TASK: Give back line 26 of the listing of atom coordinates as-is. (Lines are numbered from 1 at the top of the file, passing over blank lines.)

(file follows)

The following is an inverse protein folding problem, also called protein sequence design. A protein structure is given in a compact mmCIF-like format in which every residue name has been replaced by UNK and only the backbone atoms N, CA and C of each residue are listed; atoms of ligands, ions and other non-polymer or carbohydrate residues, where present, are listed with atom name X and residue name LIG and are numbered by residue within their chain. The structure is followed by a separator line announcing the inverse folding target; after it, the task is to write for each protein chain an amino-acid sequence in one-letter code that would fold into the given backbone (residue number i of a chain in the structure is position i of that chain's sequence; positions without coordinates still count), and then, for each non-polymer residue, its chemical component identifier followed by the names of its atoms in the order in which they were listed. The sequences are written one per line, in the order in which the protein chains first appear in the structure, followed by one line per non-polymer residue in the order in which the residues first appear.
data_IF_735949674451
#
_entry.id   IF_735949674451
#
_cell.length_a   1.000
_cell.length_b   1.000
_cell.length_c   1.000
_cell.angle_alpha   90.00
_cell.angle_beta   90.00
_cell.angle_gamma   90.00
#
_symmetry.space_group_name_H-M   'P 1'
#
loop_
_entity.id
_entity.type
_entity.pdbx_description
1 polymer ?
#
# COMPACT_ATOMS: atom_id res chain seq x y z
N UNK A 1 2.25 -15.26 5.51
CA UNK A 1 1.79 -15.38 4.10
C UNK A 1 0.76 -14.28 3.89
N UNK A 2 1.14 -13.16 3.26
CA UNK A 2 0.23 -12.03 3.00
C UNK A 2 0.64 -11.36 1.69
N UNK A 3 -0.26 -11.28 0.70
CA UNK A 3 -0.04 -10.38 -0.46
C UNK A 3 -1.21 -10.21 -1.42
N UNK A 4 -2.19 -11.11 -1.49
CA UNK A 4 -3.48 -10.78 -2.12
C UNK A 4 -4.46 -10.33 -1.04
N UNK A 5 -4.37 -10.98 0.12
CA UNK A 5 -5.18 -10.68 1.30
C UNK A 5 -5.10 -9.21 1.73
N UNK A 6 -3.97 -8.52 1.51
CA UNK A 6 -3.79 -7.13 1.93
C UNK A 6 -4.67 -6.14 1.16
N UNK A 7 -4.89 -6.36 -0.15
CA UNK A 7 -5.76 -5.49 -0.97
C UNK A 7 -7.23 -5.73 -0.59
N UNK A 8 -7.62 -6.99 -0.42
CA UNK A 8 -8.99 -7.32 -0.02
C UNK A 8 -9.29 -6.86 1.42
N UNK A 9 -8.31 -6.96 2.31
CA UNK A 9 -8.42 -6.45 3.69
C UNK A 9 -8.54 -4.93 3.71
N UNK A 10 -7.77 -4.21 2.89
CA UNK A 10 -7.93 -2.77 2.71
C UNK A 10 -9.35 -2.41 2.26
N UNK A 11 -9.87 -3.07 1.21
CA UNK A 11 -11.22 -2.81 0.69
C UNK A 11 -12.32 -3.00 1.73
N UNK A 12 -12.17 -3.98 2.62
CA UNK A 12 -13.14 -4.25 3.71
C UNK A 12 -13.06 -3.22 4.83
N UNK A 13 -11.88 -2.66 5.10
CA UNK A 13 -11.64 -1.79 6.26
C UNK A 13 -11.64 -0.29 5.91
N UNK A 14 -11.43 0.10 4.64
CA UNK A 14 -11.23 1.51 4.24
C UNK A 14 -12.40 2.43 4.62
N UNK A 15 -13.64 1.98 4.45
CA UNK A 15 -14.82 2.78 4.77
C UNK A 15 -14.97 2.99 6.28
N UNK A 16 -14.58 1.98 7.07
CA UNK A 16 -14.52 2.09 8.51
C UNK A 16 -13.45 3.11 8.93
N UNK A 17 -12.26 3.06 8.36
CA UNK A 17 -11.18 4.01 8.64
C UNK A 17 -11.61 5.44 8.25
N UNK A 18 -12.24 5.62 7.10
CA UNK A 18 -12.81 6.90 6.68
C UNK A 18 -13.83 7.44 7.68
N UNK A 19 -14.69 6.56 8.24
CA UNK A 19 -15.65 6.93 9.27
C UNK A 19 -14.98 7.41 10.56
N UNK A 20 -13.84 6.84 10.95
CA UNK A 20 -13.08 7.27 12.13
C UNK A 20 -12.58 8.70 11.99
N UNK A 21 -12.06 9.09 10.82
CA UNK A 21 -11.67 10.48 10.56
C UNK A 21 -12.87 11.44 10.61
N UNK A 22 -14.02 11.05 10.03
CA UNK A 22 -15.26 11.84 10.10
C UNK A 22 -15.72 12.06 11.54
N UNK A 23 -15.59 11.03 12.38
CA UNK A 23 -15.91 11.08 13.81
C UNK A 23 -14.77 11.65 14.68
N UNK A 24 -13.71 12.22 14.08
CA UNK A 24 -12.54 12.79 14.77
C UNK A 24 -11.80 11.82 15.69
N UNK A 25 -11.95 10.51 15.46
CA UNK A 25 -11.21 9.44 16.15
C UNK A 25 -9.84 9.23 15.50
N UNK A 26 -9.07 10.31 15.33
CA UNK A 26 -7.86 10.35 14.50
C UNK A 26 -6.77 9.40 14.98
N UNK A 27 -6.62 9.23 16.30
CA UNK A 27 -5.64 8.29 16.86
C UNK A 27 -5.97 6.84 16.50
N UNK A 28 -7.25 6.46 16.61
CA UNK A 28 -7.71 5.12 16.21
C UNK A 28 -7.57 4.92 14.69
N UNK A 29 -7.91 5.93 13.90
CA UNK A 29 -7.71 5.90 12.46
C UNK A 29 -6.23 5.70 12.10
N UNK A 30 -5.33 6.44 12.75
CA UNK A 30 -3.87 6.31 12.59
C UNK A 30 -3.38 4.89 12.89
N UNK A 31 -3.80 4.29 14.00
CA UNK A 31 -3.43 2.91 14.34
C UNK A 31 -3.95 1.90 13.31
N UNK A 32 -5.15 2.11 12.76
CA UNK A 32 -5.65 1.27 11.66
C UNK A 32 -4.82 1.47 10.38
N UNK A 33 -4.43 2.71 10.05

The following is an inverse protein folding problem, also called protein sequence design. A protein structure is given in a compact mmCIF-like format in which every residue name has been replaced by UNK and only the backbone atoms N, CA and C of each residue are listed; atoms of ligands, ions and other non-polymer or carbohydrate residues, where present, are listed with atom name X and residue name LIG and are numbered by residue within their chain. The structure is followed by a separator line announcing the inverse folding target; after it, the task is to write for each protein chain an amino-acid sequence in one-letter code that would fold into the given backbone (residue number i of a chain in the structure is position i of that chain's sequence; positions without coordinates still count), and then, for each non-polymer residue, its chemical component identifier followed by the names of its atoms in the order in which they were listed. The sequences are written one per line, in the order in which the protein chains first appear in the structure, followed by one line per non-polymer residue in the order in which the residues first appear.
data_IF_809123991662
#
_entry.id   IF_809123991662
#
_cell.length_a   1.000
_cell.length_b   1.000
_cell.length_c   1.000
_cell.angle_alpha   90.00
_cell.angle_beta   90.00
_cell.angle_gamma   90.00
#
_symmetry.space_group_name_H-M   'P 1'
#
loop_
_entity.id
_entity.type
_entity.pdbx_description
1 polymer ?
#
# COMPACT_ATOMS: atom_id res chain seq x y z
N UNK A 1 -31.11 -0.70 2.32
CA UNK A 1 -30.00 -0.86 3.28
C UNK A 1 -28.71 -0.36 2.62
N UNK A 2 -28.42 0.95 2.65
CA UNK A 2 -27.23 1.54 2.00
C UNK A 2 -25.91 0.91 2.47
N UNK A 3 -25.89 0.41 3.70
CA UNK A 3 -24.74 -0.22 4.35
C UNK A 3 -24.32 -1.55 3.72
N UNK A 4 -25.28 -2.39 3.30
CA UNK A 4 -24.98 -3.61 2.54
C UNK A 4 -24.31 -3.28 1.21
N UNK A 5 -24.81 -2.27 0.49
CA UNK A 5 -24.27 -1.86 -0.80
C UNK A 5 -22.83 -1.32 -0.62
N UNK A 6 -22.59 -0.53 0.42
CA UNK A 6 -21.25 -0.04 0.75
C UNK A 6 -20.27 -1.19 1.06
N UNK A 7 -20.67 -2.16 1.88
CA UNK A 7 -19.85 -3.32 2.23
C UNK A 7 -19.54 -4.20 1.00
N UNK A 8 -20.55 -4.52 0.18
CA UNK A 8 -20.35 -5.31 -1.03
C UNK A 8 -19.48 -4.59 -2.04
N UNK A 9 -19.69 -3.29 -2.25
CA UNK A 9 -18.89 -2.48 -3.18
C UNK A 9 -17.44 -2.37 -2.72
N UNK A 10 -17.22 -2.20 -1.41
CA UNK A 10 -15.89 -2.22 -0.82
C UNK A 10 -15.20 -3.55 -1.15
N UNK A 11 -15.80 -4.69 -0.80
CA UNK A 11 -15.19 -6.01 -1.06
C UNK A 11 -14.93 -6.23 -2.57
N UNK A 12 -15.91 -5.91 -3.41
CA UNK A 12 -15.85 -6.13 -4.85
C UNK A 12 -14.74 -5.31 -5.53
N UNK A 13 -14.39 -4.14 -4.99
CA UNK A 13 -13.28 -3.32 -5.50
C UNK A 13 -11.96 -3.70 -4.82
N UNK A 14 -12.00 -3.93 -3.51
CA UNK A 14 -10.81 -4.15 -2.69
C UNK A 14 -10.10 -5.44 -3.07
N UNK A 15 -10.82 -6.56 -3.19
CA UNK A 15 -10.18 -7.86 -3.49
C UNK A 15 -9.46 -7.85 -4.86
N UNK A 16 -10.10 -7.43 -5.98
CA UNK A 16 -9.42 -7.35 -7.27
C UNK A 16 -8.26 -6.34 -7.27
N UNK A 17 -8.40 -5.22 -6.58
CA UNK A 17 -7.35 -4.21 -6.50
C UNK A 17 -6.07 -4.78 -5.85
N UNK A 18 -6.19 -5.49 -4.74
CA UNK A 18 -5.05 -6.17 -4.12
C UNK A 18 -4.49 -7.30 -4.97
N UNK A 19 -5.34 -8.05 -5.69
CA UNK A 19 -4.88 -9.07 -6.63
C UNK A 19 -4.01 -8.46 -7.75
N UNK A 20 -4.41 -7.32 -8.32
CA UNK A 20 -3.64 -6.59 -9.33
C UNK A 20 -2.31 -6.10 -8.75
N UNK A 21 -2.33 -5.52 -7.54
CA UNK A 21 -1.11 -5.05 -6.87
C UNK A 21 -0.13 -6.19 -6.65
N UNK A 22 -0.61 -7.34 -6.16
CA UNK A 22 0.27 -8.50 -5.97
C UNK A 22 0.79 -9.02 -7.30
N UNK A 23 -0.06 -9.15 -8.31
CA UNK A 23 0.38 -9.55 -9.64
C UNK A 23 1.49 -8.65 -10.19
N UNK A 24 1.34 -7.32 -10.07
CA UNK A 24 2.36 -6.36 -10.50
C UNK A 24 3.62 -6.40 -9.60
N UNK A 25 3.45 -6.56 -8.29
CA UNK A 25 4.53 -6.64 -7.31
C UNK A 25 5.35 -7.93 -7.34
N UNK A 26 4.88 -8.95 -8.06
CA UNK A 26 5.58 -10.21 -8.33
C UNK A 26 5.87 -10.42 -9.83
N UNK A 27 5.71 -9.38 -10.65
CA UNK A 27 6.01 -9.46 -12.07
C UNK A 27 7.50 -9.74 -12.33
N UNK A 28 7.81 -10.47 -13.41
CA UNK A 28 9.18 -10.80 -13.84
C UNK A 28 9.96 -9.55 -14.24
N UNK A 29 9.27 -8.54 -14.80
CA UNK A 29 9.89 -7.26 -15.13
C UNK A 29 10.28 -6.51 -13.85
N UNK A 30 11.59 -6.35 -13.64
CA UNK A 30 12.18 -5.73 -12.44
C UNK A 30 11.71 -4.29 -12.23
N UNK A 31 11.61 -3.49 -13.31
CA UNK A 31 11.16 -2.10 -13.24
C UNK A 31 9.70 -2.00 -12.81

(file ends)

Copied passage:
CA UNK A 2 0.23 -12.03 3.00